I want to speak briefly about one of the finest literary analyses ever written, William Golding's Lord of the Flies. If you passed through American high school education, you probably (had to) read it with all the relish of eating leftovers from the very back of the refrigerator.
Nevertheless, if you are fortunate - no, blessed by Providence - you may one day come across another analysis, that done by Gil Bailie of the Cornerstone Forum that was based on two works: Golding's (above) and Euripides' The Bacchae. In this analysis, Bailie neatly summarizes nearly the whole of the cultural anthropology of René Girard (called mimetic theory) and limns the deplorable fallen state of the mankind drawing from these two deep pools of wisdom, modern and Tragedian. My own meager fictional (and didactic) offering, The Dionysus Mandate, was born a runt from these two titan parents.
I want to suggest that Golding's work also provides us with a further insight. If one reads of the "choirboys" and their leader, Jack, one is looking at figures looming largely and dangerously in today's world: any who either have fallen out of the influence of the Christian gospel - neo-pagans in search of another pantheon to worship - or those who never were under its influence save in mimetic rivalry - the Scimitar. The former is gaining new vitality in the ruins of the old West, picking over its bones. The latter is swiftly immigrating into the West and propagating offspring at a rate that will overwhelm non-Scimitar man, conservative estimates say, by the mid-21st century.
Both worship a very different deity than the diminishing Christian faith of the West. Who represents the Christian in Golding or Euripides? Exactly. He does not exist.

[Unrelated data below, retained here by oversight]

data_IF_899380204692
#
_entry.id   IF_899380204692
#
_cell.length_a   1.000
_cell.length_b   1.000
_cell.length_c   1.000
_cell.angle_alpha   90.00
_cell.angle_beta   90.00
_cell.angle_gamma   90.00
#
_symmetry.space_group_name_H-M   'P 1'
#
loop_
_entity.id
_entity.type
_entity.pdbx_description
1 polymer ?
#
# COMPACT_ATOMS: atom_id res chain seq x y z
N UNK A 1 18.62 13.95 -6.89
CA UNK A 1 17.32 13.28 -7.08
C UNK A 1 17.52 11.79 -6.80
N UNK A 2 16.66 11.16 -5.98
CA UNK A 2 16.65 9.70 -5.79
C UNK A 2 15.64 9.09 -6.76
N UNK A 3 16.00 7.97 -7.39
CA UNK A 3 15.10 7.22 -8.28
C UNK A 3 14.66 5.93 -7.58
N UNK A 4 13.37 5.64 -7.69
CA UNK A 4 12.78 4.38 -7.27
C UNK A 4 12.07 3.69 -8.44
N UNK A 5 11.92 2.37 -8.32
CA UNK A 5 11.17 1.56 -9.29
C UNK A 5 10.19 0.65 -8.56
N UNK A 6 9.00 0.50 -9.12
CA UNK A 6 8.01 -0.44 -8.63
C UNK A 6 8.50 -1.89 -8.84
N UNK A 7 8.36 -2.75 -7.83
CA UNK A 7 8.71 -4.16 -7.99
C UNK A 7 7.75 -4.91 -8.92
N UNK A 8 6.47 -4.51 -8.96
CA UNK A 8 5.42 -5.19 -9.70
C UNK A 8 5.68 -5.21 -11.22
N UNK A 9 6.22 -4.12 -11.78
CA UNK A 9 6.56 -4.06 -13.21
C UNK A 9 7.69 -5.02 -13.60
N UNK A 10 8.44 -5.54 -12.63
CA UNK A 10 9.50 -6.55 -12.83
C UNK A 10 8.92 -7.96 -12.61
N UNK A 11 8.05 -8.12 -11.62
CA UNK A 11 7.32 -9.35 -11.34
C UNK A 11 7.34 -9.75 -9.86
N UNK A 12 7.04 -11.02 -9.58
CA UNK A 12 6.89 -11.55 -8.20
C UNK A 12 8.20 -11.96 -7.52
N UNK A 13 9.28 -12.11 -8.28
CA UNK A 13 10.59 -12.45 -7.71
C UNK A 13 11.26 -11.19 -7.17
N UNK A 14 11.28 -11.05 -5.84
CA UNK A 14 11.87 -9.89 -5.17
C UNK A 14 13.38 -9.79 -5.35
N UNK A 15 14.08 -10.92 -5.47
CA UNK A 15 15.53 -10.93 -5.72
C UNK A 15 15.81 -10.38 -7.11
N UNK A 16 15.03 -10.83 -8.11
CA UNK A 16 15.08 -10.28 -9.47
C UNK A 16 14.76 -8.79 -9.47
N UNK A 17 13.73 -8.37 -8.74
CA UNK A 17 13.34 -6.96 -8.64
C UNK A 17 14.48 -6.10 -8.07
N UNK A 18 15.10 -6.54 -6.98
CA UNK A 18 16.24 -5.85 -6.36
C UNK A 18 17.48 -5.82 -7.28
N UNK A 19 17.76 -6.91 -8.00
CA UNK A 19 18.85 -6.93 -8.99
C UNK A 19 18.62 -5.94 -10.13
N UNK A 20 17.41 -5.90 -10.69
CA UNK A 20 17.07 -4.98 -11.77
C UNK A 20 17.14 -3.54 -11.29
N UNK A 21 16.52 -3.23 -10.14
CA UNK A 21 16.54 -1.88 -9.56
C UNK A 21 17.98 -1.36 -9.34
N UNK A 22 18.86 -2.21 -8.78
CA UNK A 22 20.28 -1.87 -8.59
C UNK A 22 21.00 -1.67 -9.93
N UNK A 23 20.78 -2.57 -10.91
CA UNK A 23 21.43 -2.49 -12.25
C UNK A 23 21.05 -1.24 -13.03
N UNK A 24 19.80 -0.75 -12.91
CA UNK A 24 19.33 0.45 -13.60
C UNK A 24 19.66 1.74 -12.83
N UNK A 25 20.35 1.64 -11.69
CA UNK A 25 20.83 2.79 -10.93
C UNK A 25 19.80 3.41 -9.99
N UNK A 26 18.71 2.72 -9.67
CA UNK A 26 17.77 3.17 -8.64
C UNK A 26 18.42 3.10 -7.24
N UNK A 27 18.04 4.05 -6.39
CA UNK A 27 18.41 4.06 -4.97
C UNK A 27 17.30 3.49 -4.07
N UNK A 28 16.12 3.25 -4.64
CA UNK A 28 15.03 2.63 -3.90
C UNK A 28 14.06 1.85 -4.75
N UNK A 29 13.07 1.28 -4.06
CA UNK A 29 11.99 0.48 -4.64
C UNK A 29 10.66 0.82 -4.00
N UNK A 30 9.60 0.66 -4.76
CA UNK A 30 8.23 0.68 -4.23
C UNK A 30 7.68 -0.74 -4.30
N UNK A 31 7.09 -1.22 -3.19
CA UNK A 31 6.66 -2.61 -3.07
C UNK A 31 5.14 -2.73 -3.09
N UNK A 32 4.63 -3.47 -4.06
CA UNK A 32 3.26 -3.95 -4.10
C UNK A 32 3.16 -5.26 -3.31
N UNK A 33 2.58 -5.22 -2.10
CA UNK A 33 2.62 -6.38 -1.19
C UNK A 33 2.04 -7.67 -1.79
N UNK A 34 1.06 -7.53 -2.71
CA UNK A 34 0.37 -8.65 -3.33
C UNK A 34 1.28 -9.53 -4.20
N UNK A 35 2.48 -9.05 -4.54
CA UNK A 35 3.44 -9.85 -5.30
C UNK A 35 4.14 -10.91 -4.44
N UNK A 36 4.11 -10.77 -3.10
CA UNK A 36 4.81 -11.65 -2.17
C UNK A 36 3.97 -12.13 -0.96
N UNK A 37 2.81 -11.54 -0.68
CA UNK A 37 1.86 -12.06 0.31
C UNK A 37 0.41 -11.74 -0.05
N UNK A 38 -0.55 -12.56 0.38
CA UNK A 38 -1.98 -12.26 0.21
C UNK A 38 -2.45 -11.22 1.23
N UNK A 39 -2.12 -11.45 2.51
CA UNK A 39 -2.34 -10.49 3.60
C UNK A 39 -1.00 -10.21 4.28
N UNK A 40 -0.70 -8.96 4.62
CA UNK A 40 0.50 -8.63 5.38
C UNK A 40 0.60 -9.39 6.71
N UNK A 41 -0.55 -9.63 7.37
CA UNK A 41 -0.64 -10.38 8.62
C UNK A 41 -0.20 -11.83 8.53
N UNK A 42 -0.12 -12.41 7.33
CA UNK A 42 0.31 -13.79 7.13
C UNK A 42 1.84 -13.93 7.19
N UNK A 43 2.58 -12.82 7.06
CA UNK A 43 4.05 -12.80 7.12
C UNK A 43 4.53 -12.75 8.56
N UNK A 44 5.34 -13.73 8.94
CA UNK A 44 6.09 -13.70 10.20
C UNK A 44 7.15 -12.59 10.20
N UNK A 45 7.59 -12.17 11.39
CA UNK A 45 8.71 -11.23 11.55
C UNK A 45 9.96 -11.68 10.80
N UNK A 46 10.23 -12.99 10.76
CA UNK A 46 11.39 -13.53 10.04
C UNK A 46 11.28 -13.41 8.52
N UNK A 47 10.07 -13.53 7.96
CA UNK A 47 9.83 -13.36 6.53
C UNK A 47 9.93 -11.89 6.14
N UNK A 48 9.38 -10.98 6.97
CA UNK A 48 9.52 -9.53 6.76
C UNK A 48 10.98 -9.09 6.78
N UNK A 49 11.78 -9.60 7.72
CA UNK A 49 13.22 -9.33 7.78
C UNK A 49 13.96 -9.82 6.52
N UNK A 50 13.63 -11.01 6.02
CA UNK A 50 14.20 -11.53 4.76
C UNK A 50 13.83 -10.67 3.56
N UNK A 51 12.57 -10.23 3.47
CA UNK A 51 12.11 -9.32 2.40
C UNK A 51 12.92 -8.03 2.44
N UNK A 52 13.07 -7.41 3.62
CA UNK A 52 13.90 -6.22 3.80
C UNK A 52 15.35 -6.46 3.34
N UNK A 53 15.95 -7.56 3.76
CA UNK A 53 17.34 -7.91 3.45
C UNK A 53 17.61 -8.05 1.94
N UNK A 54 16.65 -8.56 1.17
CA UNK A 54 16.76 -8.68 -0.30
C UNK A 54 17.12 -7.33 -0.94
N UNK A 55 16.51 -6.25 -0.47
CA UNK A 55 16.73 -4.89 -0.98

But the one who represents the dying Westerner is present in Golding, at least: Simon. He employs the fruits of the Christian West - science - but cannot, in my opinion, be said to represent the Catholic or non-Catholic Christian.
And what is Simon's fate? He brings news from the realm of the primitive sacred - the false transcendence of the "pig's head on a stick" - to the boys on the beach. His is the fate of all victim-fodder before the mob of humanity possessed by the primitive sacred. He is murdered.
I fear that without the foundation of the Christian faith, western man will suffer the same fate as Simon. For fate it is to all who abandon the roots of the West, old Christendom. The power of the primitive sacred, in either its modern nihilist form or the street-mob Scimitar form is far too strong for the non-believing scientist trying to maintain himself with no true transcendence, no "external Mediator."
So Lord of the Flies is of only limited value to one seeking a way to live as a Christian in these darkening days of the old West. The fiction has yet to be written that provides such prescriptive answers. But who knows? Perhaps the author is out there right now, listening and following that divine muse insistently that he or she dictate the good news.